Agriculture exports could help solve Greek debt

Greece Letter: the country should be a world leader in honey, cheeses, wine and olive oil

Greek yogurt and honey: Greece won an international court case recently to protect the names of   Greek yogurt and feta cheese as distinctly Greek products

Greek yogurt and honey: Greece won an international court case recently to protect the names of Greek yogurt and feta cheese as distinctly Greek products

 

In 2012 Michael Noonan said that Irish people knew little of Greece except for the feta cheese on supermarket shelves. Condescending though the remark may have been, it unfortunately held a lot of truth. Greece hardly touches the surface of what it could be earning from quality agriculture. At a time when every cent counts in balancing the national budget, and reducing the huge balance of payments, there is no effective agency to introduce these products into the international marketplace, nor incentives to stimulate creative production.

Boosting agricultural exports alone could significantly narrow the €20 billion trade gap, of which agriculture accounts for €1.4 billion. That’s without adding the rapidly expanding sector of services such as biotechnology, medical technology and robotics.

In this column I’ve often bewailed the fact that the creativity and industriousness of Greek people is neither recognised nor rewarded by the public administration. Greece could be – and in some cases already is – a world leader in honey, cheeses, wines, and olive oil. There are, of course, exporters, but without encouragement and incentives they are struggling in a vicious marketplace.

Net importer of fruit

A major setback to Greek export promotion was the decision in 2013 to close the Greek Foreign Trade Board and establish, in its place, Enterprise Greece.

Its functions are similar to those of Enterprise Ireland but there the similarity ends. An Irishman in Athens said to me “if they even exist, they do shag all”.

Yet in 2014 the then prime minister, Antonis Samaras, was urging small businesses to discover their export potential. How? Even the Panhellenic Exporters Association, claiming to represent all exporters, is small potatoes as far as clout in the international marketplace is concerned.

It’s absurd that Greece should be a net importer of fruit and vegetables. Greece imports over 15,000 tonnes of tomatoes each year, at a cost of €11 million, when it should be a net exporter of agricultural produce. A Greek tomato actually tastes like a tomato, not a synthetic GM lookalike with more air miles than Pope Francis.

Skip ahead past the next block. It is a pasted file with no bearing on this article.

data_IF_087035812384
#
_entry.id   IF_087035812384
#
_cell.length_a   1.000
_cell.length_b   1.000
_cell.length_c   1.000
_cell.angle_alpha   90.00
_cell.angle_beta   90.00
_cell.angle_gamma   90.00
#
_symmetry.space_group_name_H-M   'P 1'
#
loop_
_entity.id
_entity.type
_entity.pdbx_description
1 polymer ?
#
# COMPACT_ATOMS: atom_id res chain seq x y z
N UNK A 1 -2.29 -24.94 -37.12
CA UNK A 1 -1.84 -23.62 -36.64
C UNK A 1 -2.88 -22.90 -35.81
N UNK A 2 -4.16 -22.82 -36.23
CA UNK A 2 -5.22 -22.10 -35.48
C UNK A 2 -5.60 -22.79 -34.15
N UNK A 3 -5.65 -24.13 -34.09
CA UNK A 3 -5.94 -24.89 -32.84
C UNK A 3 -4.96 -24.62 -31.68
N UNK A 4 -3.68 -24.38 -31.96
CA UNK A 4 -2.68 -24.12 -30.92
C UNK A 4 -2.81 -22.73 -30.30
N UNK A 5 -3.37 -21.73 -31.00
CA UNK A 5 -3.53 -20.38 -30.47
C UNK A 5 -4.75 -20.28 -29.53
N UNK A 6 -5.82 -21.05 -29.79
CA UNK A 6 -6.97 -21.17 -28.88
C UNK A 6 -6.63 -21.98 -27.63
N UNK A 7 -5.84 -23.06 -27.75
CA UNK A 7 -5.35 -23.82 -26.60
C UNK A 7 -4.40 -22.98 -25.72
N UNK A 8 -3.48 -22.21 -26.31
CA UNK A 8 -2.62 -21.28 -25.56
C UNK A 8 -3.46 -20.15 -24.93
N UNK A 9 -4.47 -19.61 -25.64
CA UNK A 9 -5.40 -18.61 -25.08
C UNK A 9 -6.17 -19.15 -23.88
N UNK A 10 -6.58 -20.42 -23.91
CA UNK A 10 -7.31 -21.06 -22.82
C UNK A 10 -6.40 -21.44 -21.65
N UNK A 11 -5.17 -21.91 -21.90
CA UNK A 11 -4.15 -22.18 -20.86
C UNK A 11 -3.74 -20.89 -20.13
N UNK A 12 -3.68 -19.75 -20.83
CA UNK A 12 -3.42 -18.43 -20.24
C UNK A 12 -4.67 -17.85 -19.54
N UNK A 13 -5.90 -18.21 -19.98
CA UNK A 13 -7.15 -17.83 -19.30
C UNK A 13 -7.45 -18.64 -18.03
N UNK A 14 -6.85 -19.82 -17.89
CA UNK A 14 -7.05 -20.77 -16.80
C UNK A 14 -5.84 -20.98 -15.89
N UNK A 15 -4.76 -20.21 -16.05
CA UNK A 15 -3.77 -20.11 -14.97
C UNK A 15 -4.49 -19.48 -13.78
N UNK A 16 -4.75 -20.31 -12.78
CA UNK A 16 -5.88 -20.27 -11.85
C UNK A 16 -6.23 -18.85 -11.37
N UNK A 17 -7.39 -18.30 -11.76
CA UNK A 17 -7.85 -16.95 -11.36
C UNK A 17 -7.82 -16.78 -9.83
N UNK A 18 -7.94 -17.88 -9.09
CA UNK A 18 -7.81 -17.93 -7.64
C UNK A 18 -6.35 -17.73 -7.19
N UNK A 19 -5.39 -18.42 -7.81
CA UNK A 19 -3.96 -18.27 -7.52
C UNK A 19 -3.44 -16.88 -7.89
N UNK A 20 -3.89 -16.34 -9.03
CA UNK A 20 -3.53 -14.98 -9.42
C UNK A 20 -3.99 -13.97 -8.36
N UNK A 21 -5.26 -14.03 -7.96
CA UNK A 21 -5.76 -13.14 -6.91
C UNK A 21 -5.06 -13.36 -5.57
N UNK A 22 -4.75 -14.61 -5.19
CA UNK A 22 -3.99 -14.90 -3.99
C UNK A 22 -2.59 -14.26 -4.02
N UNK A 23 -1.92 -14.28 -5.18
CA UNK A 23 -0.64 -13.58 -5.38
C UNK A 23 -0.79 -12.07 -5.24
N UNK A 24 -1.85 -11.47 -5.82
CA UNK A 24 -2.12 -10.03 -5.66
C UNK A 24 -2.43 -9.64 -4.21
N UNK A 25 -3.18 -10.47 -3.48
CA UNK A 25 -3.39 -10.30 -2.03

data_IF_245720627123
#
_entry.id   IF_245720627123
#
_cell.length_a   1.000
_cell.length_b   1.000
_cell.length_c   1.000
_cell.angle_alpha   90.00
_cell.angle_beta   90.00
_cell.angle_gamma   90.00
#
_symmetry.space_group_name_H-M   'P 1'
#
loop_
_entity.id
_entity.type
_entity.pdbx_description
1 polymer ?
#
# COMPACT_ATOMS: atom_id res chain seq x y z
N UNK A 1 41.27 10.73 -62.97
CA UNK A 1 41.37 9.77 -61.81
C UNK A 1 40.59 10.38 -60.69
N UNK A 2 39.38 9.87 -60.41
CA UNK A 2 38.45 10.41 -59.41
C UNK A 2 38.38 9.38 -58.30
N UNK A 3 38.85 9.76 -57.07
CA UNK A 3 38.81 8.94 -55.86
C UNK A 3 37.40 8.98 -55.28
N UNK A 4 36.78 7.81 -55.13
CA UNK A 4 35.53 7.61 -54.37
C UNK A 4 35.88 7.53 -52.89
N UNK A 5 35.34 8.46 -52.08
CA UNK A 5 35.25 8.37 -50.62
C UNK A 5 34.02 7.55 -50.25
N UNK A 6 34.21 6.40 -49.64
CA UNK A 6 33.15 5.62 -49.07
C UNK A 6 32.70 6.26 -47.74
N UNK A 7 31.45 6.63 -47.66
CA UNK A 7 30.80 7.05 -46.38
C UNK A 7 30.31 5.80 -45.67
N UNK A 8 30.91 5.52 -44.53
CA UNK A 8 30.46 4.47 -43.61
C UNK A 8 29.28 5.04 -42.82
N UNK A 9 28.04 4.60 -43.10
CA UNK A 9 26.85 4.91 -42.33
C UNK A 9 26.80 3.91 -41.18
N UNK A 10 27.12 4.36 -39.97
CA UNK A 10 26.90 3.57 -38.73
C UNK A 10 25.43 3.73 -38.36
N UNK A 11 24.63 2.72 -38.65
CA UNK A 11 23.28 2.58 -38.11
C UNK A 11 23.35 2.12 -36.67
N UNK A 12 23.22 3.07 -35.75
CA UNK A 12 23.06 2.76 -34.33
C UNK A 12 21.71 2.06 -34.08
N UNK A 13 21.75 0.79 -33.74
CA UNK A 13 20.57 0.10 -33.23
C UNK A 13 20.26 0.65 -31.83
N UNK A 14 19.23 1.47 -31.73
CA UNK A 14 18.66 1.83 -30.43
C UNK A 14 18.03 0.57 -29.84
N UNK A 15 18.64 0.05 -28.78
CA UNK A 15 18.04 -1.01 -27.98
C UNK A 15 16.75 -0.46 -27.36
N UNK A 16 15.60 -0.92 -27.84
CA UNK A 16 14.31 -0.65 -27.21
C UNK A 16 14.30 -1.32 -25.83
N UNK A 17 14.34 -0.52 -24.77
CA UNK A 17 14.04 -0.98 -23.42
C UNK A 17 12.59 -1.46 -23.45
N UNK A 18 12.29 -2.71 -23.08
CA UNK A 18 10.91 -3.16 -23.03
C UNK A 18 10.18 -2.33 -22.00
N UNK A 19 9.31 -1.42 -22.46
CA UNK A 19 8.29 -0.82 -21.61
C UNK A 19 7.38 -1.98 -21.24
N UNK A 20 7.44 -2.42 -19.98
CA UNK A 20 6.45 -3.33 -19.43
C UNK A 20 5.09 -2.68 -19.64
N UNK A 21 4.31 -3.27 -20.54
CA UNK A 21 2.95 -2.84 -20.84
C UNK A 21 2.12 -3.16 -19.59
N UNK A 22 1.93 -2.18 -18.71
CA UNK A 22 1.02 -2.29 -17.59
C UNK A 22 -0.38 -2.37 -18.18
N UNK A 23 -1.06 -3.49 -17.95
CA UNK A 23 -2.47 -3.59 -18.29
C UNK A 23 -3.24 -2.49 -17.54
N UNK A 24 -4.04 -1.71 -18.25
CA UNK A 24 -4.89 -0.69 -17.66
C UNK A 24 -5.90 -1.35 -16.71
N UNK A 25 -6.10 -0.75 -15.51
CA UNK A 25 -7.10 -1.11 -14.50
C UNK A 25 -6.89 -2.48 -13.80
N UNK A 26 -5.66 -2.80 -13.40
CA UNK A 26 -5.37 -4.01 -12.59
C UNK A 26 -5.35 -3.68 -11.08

Greece won an international court case recently to protect the names of feta cheese and Greek yogurt as distinctly Greek products – you can’t market them unless they are Greek-made. “Greek-style” yogurt made in Ireland is good, but not as good as the real thing: thicker, creamier, and bursting with flavour.

One of the most lucrative markets is in olive oil, in which Spain is the world leader, closely followed by Italy and Greece. But in Irish supermarkets, Greek oil is hugely outmanoeuvred by the Spanish. Why?

One reason for the lack of an export drive is the self-sufficiency of growers: families harvest as much as they need for their own consumption and receive EU subsidies for the rest. In Corfu, thousands of olive trees, mainly owned by “absentee landlords”, lie fallow, increasingly infertile and in need of severe pollarding.

Greece harvests about two million tonnes of olives annually, enough to produce 500 million litres of oil. Corfu alone has over three million trees which could yield, on a conservative estimate, 15 million litres of oil annually which, if sold at a modest 50 cents a litre, would earn €7.5 million from one island alone.

The wines are certainly on the shelves, but not in significant quantities. They impress with their spectacular quality. There are far more bottles where those came from, but that requires a policy and a co-ordination strategy that isn’t there. Figures from the UK show that Greek imports account for less than 1 per cent of the £15 billion (€20 billion) UK wine market.

Specialists 64 Wine in Glasthule tell me that there’s a steady sale for Thassalitis, a dry white from Santorini and they are in specialist shops such as Oddbins (which has eight different Greek wines) rather than supermarkets.

Quality wine

Once you encounter reputable wines such as the Naoussa range from Boutari (with 130 years experience) or Gaia (mainly in Santorini), the sweet dessert wine from Samos or even budget labels such as Tsantalis, you’ll recognise superior quality at an affordable price.

As far as cheese is concerned, yes, there is the ubiquitous feta. But there is a huge range of– hard, pungent, salty, creamy or blue cheeses.

Honey is distinguished by the unique flora of Greece, giving flavours such as thyme, rosemary and sage. I’m chuffed that 65 per cent of all Greek honey comes from pine. Greece produces 1.2 million kilos, but sales in the EU are threatened by a 2014 directive allowing cheap imports of inferior quality from China, to the advantage principally of German distributors.

The lavender-flavoured honey and creamy feta from the village where I live, and the local Nyssos extra-virgin oil, are always in my Dublin-bound baggage. Would that I were doing it in tonnes not kilos.

Ironically, Corfu is now exporting – but only so far as the Athens parliament – a new crop: its first ever neo-Nazi MP, elected last month.

Richard Pine’s Greece Through Irish Eyes is published by Liffey Press.

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